Thursday, February 18, 2021

Facebook vs Australia

The Australian government is currently working on a law requiring major internet platforms to pay media companies for the content they use. The threat of regulation has been at lest partially successful, with Google agreeing a deal with Seven West Media. Facebook, OTOH, has decided to play hardball:

Australians are being blocked from accessing news in their Facebook feeds, in a dramatic escalation of the social media giant's stand-off with the federal government.

Australians waking up this morning found they were blocked from receiving news from publishers' pages, including news organisations like the ABC.

The social media giant said it made the move in response to the government's proposed media bargaining laws, which would force major tech giants to pay Australian news outlets for their content.

Facebook's censorship goes much wider than the news organisations they would have to pay; they're also censoring unions, NGOs, politicians, and government agencies, including vital public health-related announcements in the middle of a pandemic. Its a naked display of market power, clearly intended to coerce Australia into renouncing its policy and deter other countries from adopting it: "do what we want, or we'll gag you".

This underlines all the concerns people had about the Twitter purge (which at least had justification as a long-belated enforcement of that platforms terms of service). These platforms now control our online lives, giving them an enormous amount of power. And that power clearly needs to be regulated to prevent exactly this sort of abuse. Given their reaction today, Facebook's response to such regulation is likely to be to threaten to withdraw service. Which means that any credible regulation is going to have to be a multilateral effort, backed by enough countries to ensure that they will be destroying a huge chunk of their market if they do so.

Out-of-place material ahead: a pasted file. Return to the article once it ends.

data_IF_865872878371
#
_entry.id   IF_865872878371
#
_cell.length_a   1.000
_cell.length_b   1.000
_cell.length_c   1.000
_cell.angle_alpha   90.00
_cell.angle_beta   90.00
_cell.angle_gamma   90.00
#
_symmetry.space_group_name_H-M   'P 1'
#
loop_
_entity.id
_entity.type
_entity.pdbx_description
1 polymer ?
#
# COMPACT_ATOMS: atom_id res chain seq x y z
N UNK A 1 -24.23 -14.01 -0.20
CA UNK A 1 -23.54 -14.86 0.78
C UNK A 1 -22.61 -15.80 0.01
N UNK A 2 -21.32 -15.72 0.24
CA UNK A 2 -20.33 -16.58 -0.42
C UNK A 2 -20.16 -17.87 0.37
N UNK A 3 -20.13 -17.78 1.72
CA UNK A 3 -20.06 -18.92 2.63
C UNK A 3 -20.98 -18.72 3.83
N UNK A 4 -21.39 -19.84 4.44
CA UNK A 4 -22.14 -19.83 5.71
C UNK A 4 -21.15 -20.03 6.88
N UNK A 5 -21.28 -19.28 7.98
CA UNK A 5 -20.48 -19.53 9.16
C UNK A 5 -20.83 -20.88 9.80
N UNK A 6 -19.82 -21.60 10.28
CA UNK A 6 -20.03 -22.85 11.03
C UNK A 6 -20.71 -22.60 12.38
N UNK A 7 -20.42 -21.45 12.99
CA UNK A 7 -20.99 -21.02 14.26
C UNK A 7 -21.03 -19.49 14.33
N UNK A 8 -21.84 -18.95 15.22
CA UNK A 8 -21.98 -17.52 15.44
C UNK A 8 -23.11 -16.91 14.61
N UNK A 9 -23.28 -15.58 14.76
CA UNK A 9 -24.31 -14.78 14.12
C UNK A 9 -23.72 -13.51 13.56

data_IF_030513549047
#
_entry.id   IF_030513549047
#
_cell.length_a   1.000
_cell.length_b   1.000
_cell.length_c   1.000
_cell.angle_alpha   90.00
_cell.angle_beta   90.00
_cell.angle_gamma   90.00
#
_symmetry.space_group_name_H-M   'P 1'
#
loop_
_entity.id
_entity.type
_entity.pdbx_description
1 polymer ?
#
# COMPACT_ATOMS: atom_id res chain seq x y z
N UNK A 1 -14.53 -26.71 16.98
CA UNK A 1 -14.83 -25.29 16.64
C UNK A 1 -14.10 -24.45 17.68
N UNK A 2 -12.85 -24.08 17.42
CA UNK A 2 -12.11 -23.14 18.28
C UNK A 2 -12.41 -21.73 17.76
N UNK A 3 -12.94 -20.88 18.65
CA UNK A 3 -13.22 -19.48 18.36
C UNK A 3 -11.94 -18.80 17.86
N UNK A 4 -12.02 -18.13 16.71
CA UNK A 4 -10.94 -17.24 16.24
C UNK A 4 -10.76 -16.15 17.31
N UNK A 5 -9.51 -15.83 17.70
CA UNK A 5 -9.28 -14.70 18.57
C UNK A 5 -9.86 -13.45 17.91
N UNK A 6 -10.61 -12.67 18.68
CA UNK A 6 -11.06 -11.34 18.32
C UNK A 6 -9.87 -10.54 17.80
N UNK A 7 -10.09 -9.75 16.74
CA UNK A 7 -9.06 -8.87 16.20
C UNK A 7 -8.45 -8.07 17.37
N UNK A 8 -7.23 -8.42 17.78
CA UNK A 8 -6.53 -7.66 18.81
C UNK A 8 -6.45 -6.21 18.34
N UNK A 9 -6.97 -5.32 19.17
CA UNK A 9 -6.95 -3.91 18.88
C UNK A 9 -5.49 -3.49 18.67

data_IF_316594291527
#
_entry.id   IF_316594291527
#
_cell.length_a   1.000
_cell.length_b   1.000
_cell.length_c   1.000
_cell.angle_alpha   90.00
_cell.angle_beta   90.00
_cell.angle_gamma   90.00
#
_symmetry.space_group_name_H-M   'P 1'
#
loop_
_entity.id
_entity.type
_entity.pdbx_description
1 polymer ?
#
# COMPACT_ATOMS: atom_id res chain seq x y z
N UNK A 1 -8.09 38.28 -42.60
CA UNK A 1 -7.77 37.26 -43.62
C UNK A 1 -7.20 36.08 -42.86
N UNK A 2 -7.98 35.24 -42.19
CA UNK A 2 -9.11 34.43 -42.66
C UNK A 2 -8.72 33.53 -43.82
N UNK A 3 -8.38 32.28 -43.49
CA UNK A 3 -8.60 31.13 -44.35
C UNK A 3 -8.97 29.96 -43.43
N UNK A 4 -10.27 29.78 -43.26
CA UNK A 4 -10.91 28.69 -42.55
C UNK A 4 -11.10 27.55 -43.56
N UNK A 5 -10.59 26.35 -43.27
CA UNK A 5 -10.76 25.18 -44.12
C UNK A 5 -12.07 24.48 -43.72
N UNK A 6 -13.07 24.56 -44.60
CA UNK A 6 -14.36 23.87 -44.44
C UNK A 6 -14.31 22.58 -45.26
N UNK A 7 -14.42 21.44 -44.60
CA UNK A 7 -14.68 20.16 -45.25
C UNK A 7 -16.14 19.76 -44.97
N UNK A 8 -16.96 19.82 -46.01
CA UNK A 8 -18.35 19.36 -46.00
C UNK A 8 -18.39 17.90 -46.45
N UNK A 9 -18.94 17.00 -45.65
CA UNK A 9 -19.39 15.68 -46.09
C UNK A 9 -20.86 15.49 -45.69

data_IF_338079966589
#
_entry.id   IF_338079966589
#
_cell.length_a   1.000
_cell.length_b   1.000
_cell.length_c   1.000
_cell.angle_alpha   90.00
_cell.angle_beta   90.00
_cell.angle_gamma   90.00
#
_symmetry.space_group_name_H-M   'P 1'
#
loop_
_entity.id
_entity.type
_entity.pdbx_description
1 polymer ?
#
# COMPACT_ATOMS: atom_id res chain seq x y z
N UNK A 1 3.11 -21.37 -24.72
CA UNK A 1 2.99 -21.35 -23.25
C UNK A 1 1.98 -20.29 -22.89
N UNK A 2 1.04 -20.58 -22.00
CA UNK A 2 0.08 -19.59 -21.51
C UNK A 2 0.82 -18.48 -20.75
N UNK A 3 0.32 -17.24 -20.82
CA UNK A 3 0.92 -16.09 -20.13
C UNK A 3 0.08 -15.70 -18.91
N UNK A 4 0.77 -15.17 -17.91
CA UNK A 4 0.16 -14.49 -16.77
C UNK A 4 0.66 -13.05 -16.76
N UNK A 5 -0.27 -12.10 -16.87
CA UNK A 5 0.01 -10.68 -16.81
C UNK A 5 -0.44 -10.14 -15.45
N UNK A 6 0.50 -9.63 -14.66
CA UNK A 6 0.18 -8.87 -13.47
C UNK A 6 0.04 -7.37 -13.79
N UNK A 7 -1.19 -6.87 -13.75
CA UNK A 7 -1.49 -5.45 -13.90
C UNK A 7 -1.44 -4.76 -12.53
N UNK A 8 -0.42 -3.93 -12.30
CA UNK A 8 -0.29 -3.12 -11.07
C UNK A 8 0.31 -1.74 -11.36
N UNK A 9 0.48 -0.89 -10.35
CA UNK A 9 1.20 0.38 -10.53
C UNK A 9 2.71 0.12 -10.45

But it also shows that when Facebook said it was "too hard" for them to regulate Nazis and terrorists off their platform, they were lying. Facebook clearly can exercise an enormous degree of control over what can be posted, when they want to. And the fact that they're currently exercise such control for their own political purposes shows that they are effectively a publisher, which publishes by discretion. And the response to that should be obvious: repeal their common carrier defence, and make them liable for everything they choose to publish.